Mixed reality and the cloud to deliver better work-life balance
Facing labor shortages, a call center company in aging Japan turns to HoloLens 2 to create flexible working opportunities for employees
Mixed reality (MR) technology is changing how we work, play, and do business. Now a new MR project in Japan promises to transform the intense hands-on and physical way call centers function so as to meet the work-life balance needs of an aging population and labor force.
The aim is to improve not only customer service, but also the lives of thousands of employees and their families by giving them unprecedented flexibility over where and when they work.
Contacting a call center is part of 21st-century consumer life. When something goes wrong with something we’ve bought, we immediately get on the phone or online to ask how to fix it.
Sometimes we might find ourselves talking with someone in a different city or country. Wherever they are, they are likely sitting in front of row after row of screens in a vast open office – talking through headsets to solve problems and handle complaints. It can be concentrated, regimented, and almost factory-like in structure.
In call centers that deal with issues surrounding tangible products, such as electrical appliances, it is standard practice to keep a broad range of product models at hand. That is so an operator can physically touch and manipulate a product model as he or she explains its functions and describes solutions to consumers who are on the other end of the line.
Now there is a new way, and it is being trialed by Bellsystem24 Holdings, Inc. – a major call center company in Japan with more than 30,000 operators in 30 centers.
It has just launched what it calls Call Center Virtualization to handle customer product services for one of its top clients, De’Longhi Japan Corp., which sells high-end home appliances, including coffee makers, heaters, and air-purifying fans.
This is how it works: An operator dons a Microsoft HoloLens 2 headset so they can see and manipulate an exact 3-D virtual reproduction of a product as they do their explaining, problem-solving, and question-answering.
– Shinsuke Kageyama, Corporate Officer for business strategy and corporate social responsibility at Bellsystem24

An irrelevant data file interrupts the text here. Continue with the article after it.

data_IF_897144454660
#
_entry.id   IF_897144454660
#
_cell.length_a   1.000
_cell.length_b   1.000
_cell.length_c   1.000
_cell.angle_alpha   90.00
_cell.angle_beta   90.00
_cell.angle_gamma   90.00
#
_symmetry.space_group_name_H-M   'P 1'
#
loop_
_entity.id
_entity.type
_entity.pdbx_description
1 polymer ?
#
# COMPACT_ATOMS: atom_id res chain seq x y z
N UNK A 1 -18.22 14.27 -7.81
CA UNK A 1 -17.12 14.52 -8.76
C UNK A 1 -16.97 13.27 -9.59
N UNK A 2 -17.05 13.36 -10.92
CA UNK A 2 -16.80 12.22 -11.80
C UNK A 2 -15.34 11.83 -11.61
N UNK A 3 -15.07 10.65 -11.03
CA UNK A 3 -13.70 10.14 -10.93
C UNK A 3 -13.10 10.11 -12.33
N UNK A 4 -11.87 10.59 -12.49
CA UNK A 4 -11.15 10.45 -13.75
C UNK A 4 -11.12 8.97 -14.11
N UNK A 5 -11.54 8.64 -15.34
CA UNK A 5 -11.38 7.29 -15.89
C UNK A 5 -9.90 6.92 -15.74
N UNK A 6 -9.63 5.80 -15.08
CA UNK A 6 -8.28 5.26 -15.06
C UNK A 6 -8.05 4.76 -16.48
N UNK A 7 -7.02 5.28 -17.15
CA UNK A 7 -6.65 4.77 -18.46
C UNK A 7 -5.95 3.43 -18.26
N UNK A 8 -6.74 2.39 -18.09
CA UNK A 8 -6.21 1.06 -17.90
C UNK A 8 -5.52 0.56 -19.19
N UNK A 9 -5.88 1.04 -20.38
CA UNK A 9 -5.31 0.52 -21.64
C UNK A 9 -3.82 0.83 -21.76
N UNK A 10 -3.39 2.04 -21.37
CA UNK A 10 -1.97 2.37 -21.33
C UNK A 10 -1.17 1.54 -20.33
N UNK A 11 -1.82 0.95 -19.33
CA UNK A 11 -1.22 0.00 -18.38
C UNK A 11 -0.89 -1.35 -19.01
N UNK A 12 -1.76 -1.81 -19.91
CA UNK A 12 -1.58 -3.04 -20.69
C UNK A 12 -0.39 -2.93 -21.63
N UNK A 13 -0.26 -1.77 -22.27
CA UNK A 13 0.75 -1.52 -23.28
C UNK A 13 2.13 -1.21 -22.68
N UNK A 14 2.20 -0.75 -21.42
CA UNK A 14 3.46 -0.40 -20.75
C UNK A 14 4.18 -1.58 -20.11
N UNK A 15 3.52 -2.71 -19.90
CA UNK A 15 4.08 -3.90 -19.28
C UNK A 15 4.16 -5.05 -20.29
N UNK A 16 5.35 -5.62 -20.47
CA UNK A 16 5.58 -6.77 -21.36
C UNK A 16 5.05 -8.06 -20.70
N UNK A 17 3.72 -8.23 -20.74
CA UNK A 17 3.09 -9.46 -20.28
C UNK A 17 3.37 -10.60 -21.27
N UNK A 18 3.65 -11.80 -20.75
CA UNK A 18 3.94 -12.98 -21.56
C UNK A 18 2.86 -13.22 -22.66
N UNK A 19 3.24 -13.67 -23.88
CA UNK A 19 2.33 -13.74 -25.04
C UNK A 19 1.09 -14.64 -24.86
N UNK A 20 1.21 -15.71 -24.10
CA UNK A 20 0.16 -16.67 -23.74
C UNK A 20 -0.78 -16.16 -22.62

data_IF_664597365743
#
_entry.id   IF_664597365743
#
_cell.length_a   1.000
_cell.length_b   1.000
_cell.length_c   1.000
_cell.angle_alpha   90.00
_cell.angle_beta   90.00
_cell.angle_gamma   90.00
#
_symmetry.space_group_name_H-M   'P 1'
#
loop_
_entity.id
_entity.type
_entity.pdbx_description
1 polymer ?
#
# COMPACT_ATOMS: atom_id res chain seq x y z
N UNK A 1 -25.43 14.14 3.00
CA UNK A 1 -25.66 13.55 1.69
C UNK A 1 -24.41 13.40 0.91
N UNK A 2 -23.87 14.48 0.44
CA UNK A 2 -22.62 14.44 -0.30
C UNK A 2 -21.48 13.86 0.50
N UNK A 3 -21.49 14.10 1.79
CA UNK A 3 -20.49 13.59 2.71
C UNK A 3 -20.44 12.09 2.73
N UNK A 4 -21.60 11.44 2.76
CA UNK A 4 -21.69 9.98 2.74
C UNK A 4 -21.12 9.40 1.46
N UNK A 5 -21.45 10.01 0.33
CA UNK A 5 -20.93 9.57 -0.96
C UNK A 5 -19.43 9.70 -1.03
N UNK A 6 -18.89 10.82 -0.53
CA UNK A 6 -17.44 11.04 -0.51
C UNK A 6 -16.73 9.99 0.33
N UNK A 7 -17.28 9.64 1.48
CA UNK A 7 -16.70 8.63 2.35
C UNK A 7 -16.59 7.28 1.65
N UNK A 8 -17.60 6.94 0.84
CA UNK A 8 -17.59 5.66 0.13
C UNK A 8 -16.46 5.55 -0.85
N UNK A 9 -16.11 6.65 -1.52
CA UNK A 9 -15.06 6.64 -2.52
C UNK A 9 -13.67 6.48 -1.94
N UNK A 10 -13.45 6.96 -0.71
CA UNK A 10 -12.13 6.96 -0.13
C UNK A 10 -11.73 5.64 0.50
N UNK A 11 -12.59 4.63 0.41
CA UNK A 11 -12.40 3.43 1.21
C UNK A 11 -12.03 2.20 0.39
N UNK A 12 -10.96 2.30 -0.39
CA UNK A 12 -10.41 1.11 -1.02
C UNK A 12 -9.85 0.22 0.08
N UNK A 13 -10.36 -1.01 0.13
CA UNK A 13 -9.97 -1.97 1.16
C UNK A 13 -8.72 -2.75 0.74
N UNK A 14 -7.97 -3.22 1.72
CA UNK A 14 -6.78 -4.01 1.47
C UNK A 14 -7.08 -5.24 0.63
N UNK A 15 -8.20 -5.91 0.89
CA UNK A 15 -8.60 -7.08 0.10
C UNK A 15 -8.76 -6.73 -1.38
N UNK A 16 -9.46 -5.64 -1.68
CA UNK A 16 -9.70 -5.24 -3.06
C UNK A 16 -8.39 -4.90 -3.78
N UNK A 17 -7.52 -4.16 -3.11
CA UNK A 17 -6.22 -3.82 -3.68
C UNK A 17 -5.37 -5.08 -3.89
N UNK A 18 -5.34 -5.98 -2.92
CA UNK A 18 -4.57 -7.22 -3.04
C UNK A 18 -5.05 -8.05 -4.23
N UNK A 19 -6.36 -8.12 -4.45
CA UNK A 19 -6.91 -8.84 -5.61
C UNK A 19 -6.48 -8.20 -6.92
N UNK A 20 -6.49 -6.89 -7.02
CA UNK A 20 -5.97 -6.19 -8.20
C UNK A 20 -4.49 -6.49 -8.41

Not only does that eliminate the need to have physical product models at hand, but it also gives operators an option of not having to travel to a physical call center for a structured shift.
Because the hologram data is stored in the cloud on Microsoft Azure, it can be used by multiple operators from multiple locations, such as at home.
This empowers employees whose ability to work is constrained by location or time, such as those living in rural areas away from big cities or those who need to balance work with childrearing or eldercare responsibilities. They stay at home and undertake work at the same level as an operator at a traditional call center.
It also opens new opportunities for workers with disabilities and mobility challenges as well as older employees who want to stay in the workforce longer.
In that regard, it has the potential to help ease one of Japan’s biggest social and economic issues – its aging and shrinking population and labor force. Recruiting skilled workers is a major problem for Japanese businesses.
The call center industry is among those sectors facing labor shortages. While it has turned to other remedies such as artificial intelligence (AI) and other digital technologies to boost productivity, it still urgently needs to secure human resources for business growth.
This requires the creation of an environment in which people who want to work can work without fewer physical restrictions, says Shinsuke Kageyama, a Corporate Officer for business strategy and corporate social responsibility at Bellsystem24.
It was against this backdrop that Bellsystem24 partnered with De’Longhi Japan, Microsoft Japan and DataMesh Japan Co., Ltd. to launch a Call Center Workstyle Innovation Project aimed at creating new call center workstyles.
“With mixed reality technology, we can virtually deal with products. Furthermore, by using the cloud, we have a network-based business and flexible work styles,” says Kageyama. “We think part of the customer service business can be done anywhere.”
Call Center Virtualization provides De’Longhi product customer support services from locations other than call centers by combining Microsoft HoloLens 2 with an MR application that utilizes DataMesh’s 3-D hologram technology – DataMesh Director, an MR design and collaboration platform.
Atsuo Sugimoto, President of De’Longhi Japan, sees several significant benefits from this new way of working. Firstly, his company is learning from the knowledge it shares with its partners as service and production levels improve. It also opens the possibility of training workers remotely. And, ultimately, it means operators can respond to and answer customer questions more clearly.
The partners will first test the solution in stages using operators fielding inquiries for De’Longhi products. After that, they will test solution operations with an increasing number of products, operators, and locations.
While conducting various tests during this process, the partners will estimate the effectiveness and required scale for expanding the application of the solution to other products and services.
They will then aim to build a general-purpose business model by the end of 2021 for deployment by clients other than De’Longhi Japan.
“I think the technology of mixed reality allows us to facilitate flexible working anytime, anywhere. Therefore this technology provides better work-life balance,” says Kageyama. “This work style innovation is a breakthrough for the customer service industry. However, it is an innovation not just for industry, but also for social issues.”